Silicon Valley barriers, not lack of skills, impede diversity

Freada Kapor Klein

By Freada Kapor Klein

Facebook has become the latest high-profile tech company to release its diversity numbers. Like Google, Yahoo and LinkedIn before it, Facebook’s numbers present a disturbingly homogenous picture. From engineers to accountants, Facebookers are overwhelmingly white or Asian, and decidedly male.

These results are disappointing, but not surprising. For all its promise and opportunity, Silicon Valley has long been insular, clubby and steeped in the pernicious myth of the meritocracy. We are colorblind and gender-blind, the story goes, and we only hire the best talent available.

But if we accept that on its face, are we to conclude that blacks, Latinos and women of all backgrounds are simply not as smart as white and Asian men, or that genius is disproportionately concentrated in race-based subsets of the population?

Of course not. Yet, until now, so many of the solutions to the tech-pipeline problem have focused on changing behavior within the underrepresented populations themselves.

The reality is that most of the barriers are structural. Even for those with the requisite skills, the unwritten rules still deny them access. How are young black and Latino men supposed to learn Silicon Valley’s cultural cues if they have had no access? How are women supposed to walk the fine line between being perceived as unconfident and too aggressive if only insiders know where that line exists? The lack of a “warm introduction” also serves as a barrier for underrepresented communities.

Even if the candidate makes it past these barriers, then the excuse of “not a good culture fit” will be applied and likely knock them out of the running. Simply put, one cannot lean in if one is locked out.

As research has borne out again and again, women are frequently perceived to be less competent in science no matter what they do. A 2012 National Academy of Sciences study described a subtle but persistent bias that shadows women entering scientific professions. Faculty hirers, men and women alike, tend to favor male over female applicants for entry-level lab positions. While they found female applicants “likable,” the men were perceived to be more competent, worth higher salaries and, crucially, more deserving of mentoring.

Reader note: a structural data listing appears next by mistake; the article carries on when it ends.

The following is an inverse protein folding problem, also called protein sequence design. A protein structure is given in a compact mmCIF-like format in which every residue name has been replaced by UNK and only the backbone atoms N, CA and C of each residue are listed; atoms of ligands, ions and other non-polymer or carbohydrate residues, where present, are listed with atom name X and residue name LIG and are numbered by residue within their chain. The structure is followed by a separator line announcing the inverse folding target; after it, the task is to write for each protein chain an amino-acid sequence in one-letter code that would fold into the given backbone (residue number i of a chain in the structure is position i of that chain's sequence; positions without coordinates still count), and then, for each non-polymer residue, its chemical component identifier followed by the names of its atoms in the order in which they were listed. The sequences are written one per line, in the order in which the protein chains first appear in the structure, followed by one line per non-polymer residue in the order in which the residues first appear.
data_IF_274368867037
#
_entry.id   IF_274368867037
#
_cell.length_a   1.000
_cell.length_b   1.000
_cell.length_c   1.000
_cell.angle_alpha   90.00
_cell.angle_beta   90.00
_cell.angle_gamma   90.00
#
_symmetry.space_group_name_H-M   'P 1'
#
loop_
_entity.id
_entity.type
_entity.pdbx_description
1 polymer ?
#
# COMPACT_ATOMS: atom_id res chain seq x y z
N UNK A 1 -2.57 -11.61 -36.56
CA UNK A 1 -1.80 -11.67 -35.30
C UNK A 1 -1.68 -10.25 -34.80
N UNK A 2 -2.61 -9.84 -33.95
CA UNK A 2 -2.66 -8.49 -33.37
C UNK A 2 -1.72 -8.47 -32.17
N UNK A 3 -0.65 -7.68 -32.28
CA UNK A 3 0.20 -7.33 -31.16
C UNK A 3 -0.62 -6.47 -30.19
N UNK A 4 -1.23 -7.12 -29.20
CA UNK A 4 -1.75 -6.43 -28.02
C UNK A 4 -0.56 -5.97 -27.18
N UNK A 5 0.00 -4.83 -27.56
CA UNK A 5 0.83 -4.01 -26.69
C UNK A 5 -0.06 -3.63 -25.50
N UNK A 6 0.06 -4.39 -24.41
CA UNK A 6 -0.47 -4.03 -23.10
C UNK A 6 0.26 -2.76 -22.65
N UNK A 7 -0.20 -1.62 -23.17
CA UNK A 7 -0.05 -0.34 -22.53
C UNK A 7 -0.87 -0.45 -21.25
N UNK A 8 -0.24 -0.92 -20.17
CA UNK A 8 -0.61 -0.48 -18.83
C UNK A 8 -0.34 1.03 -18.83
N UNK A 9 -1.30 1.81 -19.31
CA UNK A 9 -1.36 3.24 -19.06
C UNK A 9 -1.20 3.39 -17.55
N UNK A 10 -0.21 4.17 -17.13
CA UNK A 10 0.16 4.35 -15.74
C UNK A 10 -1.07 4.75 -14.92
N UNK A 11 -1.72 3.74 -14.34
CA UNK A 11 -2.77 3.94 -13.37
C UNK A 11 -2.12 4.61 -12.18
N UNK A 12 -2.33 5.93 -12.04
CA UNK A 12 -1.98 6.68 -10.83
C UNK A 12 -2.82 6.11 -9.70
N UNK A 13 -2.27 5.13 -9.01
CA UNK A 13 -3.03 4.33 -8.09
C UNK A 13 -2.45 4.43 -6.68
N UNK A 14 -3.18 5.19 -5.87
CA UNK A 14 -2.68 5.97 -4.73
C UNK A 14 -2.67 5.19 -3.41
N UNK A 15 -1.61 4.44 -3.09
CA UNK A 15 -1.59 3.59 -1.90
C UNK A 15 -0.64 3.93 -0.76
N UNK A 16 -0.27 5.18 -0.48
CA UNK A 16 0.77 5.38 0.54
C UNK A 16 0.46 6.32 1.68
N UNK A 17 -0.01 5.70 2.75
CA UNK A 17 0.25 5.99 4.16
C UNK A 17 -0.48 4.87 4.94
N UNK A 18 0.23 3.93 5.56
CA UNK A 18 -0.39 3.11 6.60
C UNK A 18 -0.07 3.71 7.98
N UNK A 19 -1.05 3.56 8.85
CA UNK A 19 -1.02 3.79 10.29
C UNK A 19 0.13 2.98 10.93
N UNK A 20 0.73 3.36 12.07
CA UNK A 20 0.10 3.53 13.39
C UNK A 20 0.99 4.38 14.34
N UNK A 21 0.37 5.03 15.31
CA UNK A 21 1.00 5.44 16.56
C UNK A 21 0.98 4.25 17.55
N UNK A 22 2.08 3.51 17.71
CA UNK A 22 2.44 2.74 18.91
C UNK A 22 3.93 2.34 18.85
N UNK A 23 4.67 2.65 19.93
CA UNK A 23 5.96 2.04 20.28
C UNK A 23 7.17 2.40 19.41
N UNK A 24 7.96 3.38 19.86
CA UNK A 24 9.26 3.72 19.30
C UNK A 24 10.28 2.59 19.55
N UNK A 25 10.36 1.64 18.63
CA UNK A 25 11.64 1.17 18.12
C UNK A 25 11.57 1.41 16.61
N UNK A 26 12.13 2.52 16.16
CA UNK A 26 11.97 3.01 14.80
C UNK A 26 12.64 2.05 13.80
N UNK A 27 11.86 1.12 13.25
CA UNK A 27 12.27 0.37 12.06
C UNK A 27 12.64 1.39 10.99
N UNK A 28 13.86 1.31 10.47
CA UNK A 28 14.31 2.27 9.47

This problem is amplified for women of color. In a 2013 study of adolescent women in the science, technology, engineering and mathematics fields by the Level Playing Field Institute, girls of color were found to be far less likely to have access to science resources and facilities at school, and also were limited by stereotypes based both on gender and race.

In a classic 2003 experiment, economists Marianne Bertrand and Sendhil Mullainathan sent two sets of nearly identical resumes to employers, the only difference being the names at the top: Greg, Emily, Jamal and Lakisha. While the researchers anticipated minor differences between the two groups, Greg and Emily received fully 50 percent more callbacks than Jamal and Lakisha. Women like Lakisha aren’t just fighting for a seat at the table; they are still struggling to get in the door.

In a less explicit but equally pernicious way, many job seekers find themselves weeded out of the hiring process by violating the unspoken rules of Silicon Valley culture, like wearing a suit to an interview or not being interested in drinks with the twentysomething bosses. Indeed, ageism in tech has led to a plastic surgery boom in the Silicon Valley.

Our sector is permeated by biases, both subtle and not so subtle. We should be encouraged that some of the largest companies in Silicon Valley have taken the first step toward dealing with the issue, but real solutions will require a long-term commitment to a deep cultural change.

Silicon Valley’s diversity problems are systemic, and no amount of individual coaching is going to change that. It’s time to address the biases that permeate all aspects of the pipeline.

Freada Kapor Klein is co-chair of the Kapor Center for Social Impact and the author of “Giving Notice: Why the Best and Brightest Are Leaving the Workplace and How You Can Help them Stay.” To comment, submit your letter to the editor via our online form at